NASA scientists analyzing the dust of meteorites say they have discovered new clues to a long-standing mystery about how life works on its most basic, molecular level.

Over the last four years, the team carefully analyzed samples of meteorites with an abundance of carbon, called carbonaceous chondrites. The researchers looked for the amino acid isovaline and discovered that three types of carbonaceous meteorites had more of the left-handed version than the right-handed variety – as much as a record 18 percent more in the often-studied Murchison meteorite. 
The Hubble Space Telescope recently captured a photo sequence of four moons of Saturn passing in front of their parent planet. The moons, from far left to far right, are icy white Enceladus and Dione, the large orange moon Titan, and icy Mimas. Due to the angle of the Sun, they are each preceded by their own shadow.
Maybe ESA’s Gravity field and steady-state Ocean Circulation Explorer (GOCE) is destined to launch on the exact same date as Vanguard 1, the third artificial satellite to ever orbit our planet after Sputnik and Explorer 1. On March 17th 1958 Vanguard 1 was successfully launched and as a matter of fact the satellite is still orbiting our planet as today's longest 'living' satellite ever.

Want to see a collision between the cores of two merging galaxies, each powered by a black hole with a  millions of times the mass of the sun?

You're in luck.   NASA's Spitzer Space Telescope recently caught that very thing.   The galactic cores are in a single, tangled galaxy called NGC 6240, located 400-million light years away in the constellation Ophiuchus. Millions of years ago, each core was the dense center of its own galaxy before the two galaxies collided and ripped each other apart. Now, these cores are approaching each other at tremendous speeds and preparing for the final cataclysmic collision. They will crash into each other in a few million years, a relatively short period on a galactic timescale.
Sometimes different is good.  You may not want a strange cup of coffee when you go to Starbucks and you would like for your car to work the way cars should, but in science the peculiar can teach us a lot.
This was the idea behind Halton Arp’s catalogue of Peculiar Galaxies that appeared in the 1960s. One of the oddballs listed there is Arp 261, which has now been imaged in more detail than ever before using the FORS2 instrument on ESO’s Very Large Telescope.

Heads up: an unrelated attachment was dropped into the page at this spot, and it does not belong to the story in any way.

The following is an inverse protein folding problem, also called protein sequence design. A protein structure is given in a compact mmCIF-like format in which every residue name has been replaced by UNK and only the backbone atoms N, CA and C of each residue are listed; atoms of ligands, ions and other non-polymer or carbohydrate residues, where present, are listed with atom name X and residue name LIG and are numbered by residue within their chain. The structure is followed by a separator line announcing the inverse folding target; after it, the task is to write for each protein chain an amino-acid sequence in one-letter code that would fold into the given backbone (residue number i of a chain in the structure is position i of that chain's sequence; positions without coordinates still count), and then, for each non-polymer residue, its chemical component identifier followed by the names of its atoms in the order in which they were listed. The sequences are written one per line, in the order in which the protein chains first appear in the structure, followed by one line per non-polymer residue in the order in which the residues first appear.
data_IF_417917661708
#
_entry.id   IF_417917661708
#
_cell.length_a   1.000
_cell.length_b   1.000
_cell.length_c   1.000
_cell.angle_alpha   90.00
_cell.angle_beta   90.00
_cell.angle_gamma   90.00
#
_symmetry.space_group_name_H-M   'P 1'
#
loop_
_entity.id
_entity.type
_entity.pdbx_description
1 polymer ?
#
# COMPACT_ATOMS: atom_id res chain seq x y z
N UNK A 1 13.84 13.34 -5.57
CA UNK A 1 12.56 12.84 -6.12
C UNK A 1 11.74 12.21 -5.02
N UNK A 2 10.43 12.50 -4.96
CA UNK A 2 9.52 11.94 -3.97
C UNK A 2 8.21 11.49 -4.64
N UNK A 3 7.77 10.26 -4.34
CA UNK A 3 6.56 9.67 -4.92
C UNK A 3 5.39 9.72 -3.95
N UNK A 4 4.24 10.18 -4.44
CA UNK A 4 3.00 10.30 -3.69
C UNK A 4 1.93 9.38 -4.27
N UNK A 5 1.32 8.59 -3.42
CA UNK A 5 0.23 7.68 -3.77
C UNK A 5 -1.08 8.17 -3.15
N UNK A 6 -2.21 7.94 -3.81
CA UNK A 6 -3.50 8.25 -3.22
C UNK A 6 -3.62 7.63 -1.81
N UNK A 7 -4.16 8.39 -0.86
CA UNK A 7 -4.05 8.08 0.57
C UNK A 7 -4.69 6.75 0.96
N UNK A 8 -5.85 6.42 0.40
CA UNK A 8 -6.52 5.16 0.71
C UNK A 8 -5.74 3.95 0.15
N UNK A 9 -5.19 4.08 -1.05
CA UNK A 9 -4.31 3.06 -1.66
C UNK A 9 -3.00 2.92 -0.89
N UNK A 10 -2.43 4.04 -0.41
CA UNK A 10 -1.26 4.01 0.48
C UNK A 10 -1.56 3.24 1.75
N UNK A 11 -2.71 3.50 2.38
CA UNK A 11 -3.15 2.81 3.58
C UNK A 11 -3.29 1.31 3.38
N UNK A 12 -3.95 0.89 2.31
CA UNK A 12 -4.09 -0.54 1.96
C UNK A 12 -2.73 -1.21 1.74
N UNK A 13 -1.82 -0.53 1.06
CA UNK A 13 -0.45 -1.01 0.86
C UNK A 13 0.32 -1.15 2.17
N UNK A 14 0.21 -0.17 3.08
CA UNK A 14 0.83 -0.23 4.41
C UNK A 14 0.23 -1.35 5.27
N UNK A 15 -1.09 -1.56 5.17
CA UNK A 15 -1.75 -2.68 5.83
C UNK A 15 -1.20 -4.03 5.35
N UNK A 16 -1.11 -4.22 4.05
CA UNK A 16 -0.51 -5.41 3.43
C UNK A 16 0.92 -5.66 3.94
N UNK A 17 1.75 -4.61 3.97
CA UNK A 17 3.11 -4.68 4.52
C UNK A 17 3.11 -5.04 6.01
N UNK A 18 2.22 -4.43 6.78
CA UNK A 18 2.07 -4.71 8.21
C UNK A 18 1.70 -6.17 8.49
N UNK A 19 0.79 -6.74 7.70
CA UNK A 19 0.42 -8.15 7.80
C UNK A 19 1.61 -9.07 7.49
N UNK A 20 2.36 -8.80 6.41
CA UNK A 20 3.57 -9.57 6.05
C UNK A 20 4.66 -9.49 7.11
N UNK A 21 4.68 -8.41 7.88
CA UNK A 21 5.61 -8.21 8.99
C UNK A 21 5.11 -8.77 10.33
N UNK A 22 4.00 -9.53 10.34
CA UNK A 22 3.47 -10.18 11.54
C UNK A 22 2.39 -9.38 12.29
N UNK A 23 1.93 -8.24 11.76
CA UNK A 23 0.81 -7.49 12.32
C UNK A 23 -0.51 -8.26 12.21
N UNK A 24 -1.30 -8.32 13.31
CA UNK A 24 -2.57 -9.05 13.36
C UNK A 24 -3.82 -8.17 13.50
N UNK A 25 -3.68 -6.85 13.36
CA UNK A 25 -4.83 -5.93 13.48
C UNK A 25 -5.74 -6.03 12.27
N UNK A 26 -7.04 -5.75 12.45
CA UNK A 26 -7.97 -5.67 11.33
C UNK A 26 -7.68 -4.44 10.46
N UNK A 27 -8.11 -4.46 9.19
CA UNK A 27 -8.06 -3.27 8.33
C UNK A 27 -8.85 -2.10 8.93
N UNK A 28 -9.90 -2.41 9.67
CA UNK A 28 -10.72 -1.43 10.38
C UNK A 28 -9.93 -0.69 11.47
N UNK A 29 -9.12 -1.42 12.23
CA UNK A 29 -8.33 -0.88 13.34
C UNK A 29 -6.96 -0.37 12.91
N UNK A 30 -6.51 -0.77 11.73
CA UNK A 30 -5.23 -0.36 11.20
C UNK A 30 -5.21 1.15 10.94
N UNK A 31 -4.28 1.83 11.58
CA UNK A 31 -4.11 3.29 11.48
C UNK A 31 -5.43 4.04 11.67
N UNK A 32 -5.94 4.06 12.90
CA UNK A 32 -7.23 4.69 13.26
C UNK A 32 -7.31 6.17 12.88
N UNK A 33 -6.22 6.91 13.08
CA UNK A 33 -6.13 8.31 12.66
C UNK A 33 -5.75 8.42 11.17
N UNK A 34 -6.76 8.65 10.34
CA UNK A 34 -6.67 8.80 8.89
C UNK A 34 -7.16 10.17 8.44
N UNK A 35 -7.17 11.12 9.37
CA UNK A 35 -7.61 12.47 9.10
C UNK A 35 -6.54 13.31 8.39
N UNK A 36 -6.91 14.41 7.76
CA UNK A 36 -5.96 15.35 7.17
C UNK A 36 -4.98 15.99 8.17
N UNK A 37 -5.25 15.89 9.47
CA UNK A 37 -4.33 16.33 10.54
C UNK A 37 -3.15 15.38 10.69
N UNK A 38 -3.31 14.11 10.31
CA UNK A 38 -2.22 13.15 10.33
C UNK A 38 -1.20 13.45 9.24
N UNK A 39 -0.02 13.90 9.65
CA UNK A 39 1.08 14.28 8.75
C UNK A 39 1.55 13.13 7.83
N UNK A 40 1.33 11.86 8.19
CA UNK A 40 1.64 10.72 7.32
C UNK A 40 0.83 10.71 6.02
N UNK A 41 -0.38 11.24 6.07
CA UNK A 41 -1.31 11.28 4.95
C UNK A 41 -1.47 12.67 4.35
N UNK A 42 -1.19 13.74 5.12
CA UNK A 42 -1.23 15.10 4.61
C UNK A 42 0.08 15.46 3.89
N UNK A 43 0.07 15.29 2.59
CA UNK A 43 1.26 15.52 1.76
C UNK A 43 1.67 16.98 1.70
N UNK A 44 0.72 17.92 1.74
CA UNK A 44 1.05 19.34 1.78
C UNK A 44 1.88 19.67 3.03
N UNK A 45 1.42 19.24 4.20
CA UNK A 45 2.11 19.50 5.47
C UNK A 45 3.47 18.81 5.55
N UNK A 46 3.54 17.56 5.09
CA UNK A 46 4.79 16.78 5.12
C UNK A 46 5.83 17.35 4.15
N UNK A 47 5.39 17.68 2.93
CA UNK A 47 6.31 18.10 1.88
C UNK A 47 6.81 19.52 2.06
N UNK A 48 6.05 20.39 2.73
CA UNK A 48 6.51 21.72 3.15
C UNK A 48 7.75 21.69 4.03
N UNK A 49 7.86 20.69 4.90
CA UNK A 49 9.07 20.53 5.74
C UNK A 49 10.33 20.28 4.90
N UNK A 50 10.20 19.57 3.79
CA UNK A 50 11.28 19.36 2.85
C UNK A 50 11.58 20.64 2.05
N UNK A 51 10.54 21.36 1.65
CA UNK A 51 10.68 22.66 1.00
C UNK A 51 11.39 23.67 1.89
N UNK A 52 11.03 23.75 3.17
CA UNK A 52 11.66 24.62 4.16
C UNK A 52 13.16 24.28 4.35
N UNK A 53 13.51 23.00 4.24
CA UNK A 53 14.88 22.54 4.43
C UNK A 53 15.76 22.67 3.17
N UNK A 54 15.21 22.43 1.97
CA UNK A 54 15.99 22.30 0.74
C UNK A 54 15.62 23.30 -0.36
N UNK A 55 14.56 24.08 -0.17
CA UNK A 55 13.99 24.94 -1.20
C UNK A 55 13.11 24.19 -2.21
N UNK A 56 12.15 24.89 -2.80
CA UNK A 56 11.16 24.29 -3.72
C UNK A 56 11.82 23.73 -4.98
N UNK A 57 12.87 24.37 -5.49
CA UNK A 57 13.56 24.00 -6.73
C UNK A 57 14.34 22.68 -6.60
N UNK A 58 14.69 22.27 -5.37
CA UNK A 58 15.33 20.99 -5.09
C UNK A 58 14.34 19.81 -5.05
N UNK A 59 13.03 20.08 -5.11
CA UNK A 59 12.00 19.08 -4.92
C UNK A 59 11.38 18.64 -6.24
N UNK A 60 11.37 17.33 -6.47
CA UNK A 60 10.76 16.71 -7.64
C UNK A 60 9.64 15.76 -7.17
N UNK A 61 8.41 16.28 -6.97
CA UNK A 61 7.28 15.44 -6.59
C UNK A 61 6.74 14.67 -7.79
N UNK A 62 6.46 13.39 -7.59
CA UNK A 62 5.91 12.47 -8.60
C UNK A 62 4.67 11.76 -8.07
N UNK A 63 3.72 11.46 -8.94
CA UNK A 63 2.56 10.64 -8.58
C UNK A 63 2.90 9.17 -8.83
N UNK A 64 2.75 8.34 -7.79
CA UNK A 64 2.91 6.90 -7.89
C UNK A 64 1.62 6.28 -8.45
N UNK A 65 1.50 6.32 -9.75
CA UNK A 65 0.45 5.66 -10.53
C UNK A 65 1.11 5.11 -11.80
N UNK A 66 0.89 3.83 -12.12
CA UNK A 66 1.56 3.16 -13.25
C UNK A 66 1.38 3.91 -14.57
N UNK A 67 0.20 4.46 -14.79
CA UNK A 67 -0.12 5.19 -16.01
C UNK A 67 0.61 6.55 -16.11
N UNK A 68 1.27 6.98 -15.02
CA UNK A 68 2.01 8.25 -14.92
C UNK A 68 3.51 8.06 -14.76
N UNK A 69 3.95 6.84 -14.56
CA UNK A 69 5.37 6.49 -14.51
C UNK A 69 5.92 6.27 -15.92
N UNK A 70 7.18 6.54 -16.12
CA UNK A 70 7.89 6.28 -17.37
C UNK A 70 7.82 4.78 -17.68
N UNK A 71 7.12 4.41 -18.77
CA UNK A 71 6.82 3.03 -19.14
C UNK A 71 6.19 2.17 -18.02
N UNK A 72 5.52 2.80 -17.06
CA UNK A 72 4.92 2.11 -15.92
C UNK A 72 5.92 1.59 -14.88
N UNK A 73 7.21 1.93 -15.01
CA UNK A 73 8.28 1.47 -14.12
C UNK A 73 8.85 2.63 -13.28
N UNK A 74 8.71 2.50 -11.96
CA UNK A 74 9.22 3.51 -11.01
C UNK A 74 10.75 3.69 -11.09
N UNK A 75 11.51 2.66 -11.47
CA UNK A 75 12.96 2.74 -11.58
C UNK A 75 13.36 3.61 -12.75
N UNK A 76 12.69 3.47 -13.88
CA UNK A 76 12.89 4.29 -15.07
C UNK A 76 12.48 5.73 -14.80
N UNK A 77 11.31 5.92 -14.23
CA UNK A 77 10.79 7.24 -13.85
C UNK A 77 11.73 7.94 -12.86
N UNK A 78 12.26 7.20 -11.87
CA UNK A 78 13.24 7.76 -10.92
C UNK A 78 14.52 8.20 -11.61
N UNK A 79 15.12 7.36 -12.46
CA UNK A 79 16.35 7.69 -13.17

Our website got hacked. Astronomy sites are a popular target. It's safer to hack NASA than, say, the NSA. All the bragging but little of the risks. Hacking NASA to get at 'inside stuff' is generally pointless. The whole purpose of NASA is to publically deliver what we do. All the good data and the best software gets openly released. Trying to hack NASA is like stealing twenty copies of the free local newspaper off the delivery truck. It's not only illegal, it's stupid, doesn't gain you anything, and takes more work then getting it the legit way.
Researchers have found evidence suggesting that stars rich in carbon complex molecules may form at the center of our Milky Way galaxy - and it helps solve a mystery.   Namely, why have telescopes never detected carbon-rich stars at the center of our galaxy even though they have found these stars in other places?

This discovery is also significant because it adds to our knowledge of how stars form heavy elements like oxygen, carbon and iron and and then blow them out across the universe, making it possible for life to develop.
A new map combining nearly three months of data from NASA's Fermi Gamma-ray Space Telescope is giving astronomers an unprecedented look at the high-energy cosmos. To Fermi's "eyes", the universe is ablaze with gamma rays from sources within the solar system to galaxies billions of light-years away.

A paper describing the 205 brightest sources the LAT sees has been submitted to The Astrophysical Journal Supplement. "This is the mission's first major science product, and it's a big step toward producing our first source catalog later this year," said David Thompson, a Fermi deputy project scientist at NASA's Goddard Space Flight Center in Greenbelt, Md.
The Wii game 'Super Mario Galaxy' is a triumph of inventive game play and a favorite in our family. But oh, the muddled science message is like a bad version of the old "Who's on First" routine. In the game, you collect star bits and bigger stars to open up planets that are called Galaxies. You can also feed stars, which turn into galaxies when they get fat. Each Galaxy is eminently walkable and about the size of a football field... or smaller. As a game player, it's great fun. As an astronomer, it's painful.
Astronomers have obtained exceptional 3D views of distant galaxies, seen when the Universe was half its current age, by combining the the Hubble Space Telescope’s acute eye and the ESO’s Very Large Telescope to probe the motions of gas in tiny objects. By looking at this unique “history book” of our Universe, at an epoch when the Sun and the Earth did not yet exist, scientists hope to solve the puzzle of how galaxies formed in the remote past.